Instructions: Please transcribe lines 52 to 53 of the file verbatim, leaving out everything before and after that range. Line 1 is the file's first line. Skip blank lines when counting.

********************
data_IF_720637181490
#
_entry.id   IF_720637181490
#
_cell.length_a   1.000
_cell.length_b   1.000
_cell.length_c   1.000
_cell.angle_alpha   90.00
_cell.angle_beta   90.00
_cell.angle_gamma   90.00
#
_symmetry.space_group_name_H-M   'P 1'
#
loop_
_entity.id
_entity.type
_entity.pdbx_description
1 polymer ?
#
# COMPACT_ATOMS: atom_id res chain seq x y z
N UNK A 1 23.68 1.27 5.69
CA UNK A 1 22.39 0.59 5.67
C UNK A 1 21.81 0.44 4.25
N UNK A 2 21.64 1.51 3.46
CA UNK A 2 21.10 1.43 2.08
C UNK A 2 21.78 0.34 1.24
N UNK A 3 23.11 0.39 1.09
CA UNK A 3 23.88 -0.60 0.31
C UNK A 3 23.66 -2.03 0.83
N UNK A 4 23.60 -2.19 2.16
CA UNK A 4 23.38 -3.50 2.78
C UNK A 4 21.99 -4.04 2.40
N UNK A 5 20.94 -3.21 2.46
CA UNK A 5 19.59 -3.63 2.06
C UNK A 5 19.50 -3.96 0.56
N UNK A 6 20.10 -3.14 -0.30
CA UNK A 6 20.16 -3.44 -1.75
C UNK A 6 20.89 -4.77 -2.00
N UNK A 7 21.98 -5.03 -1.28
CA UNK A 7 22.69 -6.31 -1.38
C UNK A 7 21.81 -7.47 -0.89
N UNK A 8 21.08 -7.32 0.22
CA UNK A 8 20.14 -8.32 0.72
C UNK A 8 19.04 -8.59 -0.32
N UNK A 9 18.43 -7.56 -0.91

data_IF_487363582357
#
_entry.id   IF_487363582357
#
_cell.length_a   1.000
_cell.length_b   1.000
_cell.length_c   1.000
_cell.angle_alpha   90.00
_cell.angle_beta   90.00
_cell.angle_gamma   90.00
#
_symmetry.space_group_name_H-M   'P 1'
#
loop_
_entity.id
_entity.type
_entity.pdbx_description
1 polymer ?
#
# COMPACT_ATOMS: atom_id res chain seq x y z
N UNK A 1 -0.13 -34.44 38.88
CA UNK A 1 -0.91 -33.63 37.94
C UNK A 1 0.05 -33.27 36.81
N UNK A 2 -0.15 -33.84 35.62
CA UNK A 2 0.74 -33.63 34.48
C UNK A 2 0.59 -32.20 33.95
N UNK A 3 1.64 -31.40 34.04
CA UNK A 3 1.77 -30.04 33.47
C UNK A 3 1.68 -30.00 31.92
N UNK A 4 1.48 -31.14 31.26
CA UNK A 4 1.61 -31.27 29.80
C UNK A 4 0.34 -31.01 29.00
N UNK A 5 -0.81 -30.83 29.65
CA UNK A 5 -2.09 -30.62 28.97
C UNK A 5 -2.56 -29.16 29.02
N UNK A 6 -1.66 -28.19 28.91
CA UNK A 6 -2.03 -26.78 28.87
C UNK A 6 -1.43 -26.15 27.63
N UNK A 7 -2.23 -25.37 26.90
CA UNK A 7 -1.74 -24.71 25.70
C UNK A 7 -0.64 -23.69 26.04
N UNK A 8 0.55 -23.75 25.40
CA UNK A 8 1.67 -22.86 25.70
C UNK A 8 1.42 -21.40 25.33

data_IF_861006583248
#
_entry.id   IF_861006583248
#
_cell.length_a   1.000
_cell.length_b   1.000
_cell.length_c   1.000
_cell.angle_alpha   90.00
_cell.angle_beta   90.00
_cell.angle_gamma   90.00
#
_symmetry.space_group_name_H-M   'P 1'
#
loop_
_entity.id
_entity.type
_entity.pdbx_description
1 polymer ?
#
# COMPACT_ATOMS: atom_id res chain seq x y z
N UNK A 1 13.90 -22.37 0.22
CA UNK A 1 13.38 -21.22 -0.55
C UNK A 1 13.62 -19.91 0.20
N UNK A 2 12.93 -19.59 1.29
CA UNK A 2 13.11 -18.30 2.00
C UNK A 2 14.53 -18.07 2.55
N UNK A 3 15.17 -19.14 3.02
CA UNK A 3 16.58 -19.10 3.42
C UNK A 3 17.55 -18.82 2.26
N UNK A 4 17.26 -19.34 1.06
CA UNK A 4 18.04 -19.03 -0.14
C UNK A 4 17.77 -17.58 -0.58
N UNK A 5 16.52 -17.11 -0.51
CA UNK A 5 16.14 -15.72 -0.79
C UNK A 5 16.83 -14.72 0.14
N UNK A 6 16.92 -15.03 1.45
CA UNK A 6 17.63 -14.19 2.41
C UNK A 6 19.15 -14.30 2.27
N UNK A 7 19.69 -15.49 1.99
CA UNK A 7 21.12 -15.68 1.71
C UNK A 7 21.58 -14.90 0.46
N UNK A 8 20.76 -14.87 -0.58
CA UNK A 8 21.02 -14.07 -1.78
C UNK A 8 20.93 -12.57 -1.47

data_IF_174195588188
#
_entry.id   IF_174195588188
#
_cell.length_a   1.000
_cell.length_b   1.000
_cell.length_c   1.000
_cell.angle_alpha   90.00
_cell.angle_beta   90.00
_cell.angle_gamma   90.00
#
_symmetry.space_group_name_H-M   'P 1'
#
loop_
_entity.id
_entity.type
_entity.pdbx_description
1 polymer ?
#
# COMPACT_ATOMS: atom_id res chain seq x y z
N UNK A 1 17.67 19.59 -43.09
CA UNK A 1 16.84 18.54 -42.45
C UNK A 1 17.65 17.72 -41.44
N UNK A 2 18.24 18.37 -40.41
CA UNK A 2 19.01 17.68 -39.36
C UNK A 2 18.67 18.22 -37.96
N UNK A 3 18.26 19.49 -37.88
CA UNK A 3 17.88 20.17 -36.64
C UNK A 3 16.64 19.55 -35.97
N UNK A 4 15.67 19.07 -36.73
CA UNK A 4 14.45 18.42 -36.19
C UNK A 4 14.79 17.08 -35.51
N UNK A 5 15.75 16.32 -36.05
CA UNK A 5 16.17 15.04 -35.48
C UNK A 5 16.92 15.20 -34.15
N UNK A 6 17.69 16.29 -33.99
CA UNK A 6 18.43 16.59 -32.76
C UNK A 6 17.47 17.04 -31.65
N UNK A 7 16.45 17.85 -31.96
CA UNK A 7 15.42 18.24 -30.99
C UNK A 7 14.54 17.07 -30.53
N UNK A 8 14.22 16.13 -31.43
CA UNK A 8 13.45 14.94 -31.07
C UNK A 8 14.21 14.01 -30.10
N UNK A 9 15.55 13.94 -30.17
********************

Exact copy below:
_cell.length_c   1.000
_cell.angle_alpha   90.00